Why football’s social media boycott is important in the fight against online abuse

4 min

On Friday April 30th 2021, football will be turning out the lights…

The social media accounts representing the biggest decision makers, competitors and influencers in the English game will log out at 3pm in a collective boycott to stand against online abuse.

The boycott commits participants to a three-day abandonment of content across all social media platforms, collectively refusing to entertain discriminatory abuse.

Taking part are English football’s governing bodies; The FA, Premier League, EFL, FA Women’s Super League, FA Women’s Championship, PFA, LMA, PGMOL, Kick It Out and the FSA.

Clubs from the top-tier, the EFL and WSL are also uniting with these chief organisations along with key panels from rugby, cricket, cycling and tennis.

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This act of unification has since extended to UEFA, key stakeholders such as Barclays, Nike and Budweiser as well as broadcasters Sky Sports, BT Sport and TalkSport. 

All will be boycotting social media from Friday at 3pm to Monday at 11:59pm.

On the announcement, the participating English footballing organisations released a joint statement, saying: “As a collective, the game recognises the considerable reach and value of social media to our sport. 

“The connectivity and access to supporters who are at the heart of football remains vital.

“However, the boycott shows English football coming together to emphasise that social media companies must do more to eradicate online hate, while highlighting the importance of educating people in the ongoing fight against discrimination.”

These organisations accepted that the boycott will not eradicate online abuse, but urged the government to ensure their Online Safety Bill holds social media companies accountable.


The sheer scope of participants tells the story. Every player, club and organisation have shown no hesitancy in getting involved with the social media boycott. Sadly, this is because of the humbling reality; the frequency of online abuse is worryingly high.

Governing bodies have a responsibility to step in and will be in no doubt this is a major issue requiring urgent action representing an urgent message.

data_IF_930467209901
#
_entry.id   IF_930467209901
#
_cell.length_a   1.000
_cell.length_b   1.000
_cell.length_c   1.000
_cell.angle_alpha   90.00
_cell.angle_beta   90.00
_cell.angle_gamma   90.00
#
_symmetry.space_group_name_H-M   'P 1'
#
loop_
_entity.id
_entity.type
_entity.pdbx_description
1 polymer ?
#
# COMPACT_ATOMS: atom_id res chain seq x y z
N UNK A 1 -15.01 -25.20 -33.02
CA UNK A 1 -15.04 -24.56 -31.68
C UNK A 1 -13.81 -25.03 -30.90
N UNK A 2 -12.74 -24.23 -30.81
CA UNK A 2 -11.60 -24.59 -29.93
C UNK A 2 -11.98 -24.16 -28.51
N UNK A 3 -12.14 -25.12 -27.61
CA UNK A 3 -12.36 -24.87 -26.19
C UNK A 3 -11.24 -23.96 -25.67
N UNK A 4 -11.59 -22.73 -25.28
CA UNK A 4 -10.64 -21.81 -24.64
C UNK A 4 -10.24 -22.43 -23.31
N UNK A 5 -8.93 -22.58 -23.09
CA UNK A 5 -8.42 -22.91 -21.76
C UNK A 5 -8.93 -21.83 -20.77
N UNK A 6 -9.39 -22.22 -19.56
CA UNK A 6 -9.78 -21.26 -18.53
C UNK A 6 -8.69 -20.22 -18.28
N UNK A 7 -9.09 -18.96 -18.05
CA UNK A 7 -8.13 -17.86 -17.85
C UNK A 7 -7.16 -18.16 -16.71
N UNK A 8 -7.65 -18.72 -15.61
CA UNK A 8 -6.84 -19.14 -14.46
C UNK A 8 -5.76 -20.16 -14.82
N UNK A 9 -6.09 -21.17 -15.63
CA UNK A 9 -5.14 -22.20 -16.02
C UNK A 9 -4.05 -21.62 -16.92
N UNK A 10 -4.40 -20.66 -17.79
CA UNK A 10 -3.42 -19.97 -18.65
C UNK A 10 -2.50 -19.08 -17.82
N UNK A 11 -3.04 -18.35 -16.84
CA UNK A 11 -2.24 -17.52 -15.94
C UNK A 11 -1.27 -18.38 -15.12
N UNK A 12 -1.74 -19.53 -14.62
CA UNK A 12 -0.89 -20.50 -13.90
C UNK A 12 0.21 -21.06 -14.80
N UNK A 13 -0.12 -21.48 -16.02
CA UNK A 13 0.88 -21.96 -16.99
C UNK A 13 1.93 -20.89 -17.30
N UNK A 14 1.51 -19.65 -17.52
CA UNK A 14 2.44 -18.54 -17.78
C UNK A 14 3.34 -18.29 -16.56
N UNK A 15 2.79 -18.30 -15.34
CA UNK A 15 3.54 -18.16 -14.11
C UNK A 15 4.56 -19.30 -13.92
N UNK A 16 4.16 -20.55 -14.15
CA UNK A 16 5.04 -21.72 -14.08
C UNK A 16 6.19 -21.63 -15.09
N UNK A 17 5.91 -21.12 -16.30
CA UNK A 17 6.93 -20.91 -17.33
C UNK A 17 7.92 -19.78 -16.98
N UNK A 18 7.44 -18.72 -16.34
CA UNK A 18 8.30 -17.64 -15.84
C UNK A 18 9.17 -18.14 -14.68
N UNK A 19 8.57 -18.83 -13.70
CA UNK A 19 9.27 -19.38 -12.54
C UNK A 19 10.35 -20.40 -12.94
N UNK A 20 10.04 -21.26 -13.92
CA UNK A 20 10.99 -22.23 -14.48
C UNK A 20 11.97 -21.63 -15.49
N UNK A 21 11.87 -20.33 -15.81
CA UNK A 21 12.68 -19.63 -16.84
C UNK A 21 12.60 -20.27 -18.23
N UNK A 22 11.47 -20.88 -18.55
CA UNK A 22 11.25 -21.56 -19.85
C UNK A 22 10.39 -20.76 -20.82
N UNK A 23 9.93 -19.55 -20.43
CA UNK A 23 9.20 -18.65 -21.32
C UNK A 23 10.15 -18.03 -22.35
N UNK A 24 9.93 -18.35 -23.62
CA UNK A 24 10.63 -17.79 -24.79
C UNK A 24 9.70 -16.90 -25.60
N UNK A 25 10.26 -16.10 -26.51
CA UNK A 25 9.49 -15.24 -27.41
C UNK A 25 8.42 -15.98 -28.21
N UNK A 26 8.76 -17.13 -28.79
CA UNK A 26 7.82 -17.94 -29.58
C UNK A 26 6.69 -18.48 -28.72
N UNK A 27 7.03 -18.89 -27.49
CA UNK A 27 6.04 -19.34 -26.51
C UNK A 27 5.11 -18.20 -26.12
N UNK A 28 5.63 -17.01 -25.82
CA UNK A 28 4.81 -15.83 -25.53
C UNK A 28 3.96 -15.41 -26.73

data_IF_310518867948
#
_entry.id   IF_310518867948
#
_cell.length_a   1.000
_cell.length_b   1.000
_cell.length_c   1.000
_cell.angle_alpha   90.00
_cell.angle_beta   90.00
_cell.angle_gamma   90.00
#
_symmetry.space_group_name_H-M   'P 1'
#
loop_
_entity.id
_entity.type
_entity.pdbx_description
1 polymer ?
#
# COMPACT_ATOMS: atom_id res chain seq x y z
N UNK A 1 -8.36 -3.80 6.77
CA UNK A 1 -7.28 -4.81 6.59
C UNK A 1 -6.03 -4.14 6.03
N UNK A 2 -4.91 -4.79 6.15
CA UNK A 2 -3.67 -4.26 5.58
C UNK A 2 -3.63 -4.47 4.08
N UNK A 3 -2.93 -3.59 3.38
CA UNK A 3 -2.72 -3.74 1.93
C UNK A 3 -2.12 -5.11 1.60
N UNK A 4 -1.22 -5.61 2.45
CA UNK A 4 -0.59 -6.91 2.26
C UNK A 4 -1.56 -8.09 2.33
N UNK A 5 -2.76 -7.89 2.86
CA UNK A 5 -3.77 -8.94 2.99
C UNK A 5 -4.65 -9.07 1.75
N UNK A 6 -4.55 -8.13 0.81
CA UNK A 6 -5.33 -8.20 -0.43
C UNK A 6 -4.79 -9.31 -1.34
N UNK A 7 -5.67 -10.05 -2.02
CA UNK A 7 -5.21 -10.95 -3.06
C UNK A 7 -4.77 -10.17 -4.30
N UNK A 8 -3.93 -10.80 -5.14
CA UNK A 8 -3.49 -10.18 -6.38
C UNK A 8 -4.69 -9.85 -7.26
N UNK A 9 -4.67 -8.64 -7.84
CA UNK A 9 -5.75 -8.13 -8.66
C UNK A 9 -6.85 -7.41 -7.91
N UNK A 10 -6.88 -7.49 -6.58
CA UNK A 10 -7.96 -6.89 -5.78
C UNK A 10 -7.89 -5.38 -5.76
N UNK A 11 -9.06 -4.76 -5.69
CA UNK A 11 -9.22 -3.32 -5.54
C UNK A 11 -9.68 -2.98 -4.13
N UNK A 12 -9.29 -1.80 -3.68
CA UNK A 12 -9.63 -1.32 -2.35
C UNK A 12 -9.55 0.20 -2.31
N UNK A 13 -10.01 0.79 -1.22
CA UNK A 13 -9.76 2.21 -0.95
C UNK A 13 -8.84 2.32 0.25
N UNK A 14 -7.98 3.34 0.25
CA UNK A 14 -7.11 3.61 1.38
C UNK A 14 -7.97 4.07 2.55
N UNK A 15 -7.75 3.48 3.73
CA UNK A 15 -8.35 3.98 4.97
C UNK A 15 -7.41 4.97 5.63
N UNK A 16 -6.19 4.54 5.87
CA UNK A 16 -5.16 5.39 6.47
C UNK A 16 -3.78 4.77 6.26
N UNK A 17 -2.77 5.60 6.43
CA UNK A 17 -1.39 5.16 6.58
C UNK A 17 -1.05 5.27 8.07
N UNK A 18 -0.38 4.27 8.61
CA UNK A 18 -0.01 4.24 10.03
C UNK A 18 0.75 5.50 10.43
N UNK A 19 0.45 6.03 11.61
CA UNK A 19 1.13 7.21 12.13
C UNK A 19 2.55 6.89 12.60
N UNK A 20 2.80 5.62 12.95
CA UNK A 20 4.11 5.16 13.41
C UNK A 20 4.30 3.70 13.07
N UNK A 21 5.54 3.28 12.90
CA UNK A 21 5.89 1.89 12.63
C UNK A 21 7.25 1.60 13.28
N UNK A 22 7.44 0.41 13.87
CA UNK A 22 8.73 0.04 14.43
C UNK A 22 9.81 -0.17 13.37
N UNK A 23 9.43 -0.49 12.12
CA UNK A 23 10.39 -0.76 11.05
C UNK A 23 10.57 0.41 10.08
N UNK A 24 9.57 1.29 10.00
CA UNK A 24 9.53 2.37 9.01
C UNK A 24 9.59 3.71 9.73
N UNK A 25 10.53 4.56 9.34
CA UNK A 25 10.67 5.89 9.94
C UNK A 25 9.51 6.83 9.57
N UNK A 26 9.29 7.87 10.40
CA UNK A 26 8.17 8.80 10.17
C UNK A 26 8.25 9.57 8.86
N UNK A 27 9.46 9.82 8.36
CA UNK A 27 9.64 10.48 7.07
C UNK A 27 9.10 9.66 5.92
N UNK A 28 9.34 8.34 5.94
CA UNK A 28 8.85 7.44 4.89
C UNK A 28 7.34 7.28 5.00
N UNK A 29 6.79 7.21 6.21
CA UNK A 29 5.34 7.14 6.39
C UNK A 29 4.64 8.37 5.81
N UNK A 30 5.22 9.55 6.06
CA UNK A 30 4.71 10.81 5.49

The Premier League’s description clarifies the real extent of the problem; ‘sustained abuse’. Players are targeted week after week, match after match and are subject to cowardly abuse sent with no identity.

It’s a devastating reality of the men’s game in this country, and as Steph Houghton MBE pointed out on Sky Sports’ Monday Night Football, abuse remains present across the women’s game too.

Online abuse remains stronger than ever before in a society that has been expected to hold a growing awareness for discrimination. 

Abuse is dependent on the ability to speak freely, and the absence of policing/regulation. There has never been a bigger disparity between these two variables; it appears we are on a downward trajectory.

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Heung-min Son, Trent Alexander Arnold, Anthony Martial, David McGoldrick, Willian, Callum Robinson, Ivan Toney, Neal Maupay…these names being only a tiny minority of players who have been targeted. The list of victims is endless, the abuse is endless, unless we say ‘enough is enough’.

A co-ordinated social media boycott organised on such a wide scale is pleasing to see. The football community is coming at this problem from a place of justified resentment and it is without doubt another clear demonstration of powerful unification.

But it has to translate to practical enforcement. This boycott is calling for much more than awareness, it’s ultimately calling for law and the accountability of social media companies for acting as a platform for unpunished, repeated and discriminatory abuse.

It is down to the government to find a way of backing this movement in law. There is no place for abuse in our sport and it cannot continue.

London Football Scene stands with its football partners and the boycott. As a result, we too will not be using social media from Friday, April 30th at 3pm until Monday, May 3rd at 11:59pm. Enough is Enough.

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